Woodsmith’s slowdown has alarmed Conservatives defending marginal seats in the surrounding area in next month’s election.

Middlesbrough South and East Cleveland defender Sir Simon Clarke has described the slowdown as a “very unpleasant surprise”.

And Jacob Young, the Conservative candidate for Redcar, who won his seat in 2019 and has a slim majority of 3,500, urged Anglo American to reverse its decision. He said: “If contractors are demobilized and staff laid off, the project may never restart.”

Anglo American is due to make a public announcement on Woodsmith’s future later this month. However, the company told The Mail on Sunday it would “gradually” halve its workforce to 160 people over the next year.

The slowdown will halt development, putting the partially completed mine into hibernation. It will leave a skeleton staff to help with basic maintenance.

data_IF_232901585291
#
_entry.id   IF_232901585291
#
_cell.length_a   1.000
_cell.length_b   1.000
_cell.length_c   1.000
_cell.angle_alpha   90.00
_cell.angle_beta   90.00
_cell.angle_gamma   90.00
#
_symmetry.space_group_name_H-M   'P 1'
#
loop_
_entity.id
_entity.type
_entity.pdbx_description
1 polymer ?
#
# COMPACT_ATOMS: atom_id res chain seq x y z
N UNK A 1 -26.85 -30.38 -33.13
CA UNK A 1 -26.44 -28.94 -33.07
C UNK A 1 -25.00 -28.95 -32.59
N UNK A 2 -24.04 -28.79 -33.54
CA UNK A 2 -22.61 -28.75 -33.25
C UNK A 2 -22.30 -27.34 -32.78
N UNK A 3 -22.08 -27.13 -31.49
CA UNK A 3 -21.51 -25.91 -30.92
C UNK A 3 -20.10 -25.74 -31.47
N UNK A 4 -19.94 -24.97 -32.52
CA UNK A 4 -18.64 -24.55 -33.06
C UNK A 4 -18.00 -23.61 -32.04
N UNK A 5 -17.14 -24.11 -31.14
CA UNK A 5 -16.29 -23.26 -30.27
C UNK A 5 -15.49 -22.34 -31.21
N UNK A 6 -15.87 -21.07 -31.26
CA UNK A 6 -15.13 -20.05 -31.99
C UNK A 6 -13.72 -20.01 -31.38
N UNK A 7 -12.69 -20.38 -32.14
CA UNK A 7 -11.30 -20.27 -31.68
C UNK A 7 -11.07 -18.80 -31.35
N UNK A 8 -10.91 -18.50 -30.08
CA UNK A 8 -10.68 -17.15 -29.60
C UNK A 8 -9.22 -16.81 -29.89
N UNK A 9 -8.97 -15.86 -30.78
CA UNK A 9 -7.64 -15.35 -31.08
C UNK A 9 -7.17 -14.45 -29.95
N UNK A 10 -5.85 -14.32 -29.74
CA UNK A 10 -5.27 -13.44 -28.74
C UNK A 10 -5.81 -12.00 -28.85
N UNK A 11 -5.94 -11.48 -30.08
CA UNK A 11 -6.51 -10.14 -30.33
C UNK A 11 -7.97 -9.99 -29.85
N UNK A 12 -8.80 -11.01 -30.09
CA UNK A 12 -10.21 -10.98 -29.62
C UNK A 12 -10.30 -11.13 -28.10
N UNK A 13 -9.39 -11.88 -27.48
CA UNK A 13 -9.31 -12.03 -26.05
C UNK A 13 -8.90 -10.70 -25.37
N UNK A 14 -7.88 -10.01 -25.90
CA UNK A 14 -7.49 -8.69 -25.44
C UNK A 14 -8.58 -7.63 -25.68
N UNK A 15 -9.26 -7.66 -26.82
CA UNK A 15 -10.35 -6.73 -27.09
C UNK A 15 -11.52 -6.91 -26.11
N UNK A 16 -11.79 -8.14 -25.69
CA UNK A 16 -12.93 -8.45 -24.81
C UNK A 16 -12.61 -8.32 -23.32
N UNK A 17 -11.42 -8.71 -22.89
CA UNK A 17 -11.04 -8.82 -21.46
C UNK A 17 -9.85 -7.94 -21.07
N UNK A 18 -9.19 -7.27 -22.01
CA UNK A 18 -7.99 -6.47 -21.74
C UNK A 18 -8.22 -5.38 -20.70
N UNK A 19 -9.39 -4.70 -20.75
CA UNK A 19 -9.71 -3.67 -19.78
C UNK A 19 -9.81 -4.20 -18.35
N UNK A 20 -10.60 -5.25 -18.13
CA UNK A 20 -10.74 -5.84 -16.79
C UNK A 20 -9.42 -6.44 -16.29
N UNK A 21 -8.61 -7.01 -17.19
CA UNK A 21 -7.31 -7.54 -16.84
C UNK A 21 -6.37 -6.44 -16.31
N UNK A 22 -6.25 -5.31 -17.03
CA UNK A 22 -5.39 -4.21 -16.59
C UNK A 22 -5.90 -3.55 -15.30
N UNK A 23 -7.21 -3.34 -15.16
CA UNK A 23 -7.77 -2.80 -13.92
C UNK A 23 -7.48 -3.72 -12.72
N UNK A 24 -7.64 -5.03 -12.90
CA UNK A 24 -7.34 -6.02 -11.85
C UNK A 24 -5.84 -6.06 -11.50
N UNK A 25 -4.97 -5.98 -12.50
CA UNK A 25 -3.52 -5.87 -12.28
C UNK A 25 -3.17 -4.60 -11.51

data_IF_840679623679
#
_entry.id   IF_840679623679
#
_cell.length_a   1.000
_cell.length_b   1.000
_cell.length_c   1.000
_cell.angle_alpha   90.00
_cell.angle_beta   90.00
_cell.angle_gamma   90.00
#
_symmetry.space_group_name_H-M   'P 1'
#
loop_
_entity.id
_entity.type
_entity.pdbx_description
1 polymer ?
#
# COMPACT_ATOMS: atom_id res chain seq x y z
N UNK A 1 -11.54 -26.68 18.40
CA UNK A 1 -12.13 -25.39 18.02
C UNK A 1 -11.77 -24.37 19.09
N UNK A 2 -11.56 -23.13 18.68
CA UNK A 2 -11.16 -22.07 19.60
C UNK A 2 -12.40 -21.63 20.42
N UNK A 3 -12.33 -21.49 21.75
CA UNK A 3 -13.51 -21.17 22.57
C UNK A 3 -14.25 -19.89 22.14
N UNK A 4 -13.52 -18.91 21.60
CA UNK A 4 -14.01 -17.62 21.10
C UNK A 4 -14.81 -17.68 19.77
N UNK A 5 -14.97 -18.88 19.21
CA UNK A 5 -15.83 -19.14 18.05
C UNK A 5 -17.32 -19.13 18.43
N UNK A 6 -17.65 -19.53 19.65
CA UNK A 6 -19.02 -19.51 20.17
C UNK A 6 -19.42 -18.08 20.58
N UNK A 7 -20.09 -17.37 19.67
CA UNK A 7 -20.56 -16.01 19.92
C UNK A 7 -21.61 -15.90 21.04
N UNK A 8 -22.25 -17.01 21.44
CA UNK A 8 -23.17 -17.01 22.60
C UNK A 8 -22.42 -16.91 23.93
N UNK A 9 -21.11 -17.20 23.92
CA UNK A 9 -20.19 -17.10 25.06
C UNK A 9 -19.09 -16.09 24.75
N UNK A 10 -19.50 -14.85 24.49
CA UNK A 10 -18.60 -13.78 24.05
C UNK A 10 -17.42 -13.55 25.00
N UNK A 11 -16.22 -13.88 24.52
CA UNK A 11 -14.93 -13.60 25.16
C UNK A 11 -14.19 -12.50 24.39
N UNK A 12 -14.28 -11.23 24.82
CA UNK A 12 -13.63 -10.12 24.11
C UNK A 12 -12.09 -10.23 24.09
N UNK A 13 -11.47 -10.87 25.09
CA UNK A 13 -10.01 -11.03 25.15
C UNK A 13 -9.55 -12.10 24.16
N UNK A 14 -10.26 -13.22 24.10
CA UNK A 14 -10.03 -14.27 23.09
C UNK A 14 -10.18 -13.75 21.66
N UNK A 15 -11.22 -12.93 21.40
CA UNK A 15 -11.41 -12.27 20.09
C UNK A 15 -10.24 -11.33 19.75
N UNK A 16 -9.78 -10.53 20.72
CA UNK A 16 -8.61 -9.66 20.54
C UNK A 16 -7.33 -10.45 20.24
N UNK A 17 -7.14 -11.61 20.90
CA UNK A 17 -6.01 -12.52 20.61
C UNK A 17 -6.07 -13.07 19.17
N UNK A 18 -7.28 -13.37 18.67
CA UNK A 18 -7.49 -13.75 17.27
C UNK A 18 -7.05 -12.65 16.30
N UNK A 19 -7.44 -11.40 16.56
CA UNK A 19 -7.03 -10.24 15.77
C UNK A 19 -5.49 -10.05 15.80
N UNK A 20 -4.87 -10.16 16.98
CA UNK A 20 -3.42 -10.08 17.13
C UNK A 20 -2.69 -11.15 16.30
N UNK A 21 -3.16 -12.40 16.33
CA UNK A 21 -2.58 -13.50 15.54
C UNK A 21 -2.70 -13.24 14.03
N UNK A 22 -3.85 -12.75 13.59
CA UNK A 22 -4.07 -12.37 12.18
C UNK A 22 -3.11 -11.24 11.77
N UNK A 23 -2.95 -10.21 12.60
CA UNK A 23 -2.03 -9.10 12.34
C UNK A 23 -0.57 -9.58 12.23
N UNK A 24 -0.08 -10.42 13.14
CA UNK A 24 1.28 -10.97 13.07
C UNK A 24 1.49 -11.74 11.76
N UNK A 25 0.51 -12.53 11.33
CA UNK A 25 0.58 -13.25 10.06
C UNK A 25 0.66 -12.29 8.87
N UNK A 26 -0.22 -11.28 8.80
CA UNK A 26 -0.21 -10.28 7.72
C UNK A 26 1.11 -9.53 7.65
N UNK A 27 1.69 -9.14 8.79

The local economy is braced for the impact of losing the business provided by the mine’s contractors and the delay in creating permanent jobs at Woodsmith.

It brings back bad memories for many.

People here have seen other once-thriving industries, such as steel, decline, leaving thousands of people with nowhere to go.

The turmoil at Woodsmith is part of a strategy drawn up last month by Anglo chief executive Duncan Wanblad to help fend off a £39bn takeover attempt by rival BHP.

Wanblad won and the deal was abandoned. Woodsmith, however, was collateral damage.

Anglo may not make a final decision on the future of the mine for a couple of years, but the omens are not good. It’s a big setback for a project that began with high hopes eight years ago under the original developer, a now-defunct company called Sirius.

Local concern is such that North Yorkshire County Council is to set up a task force.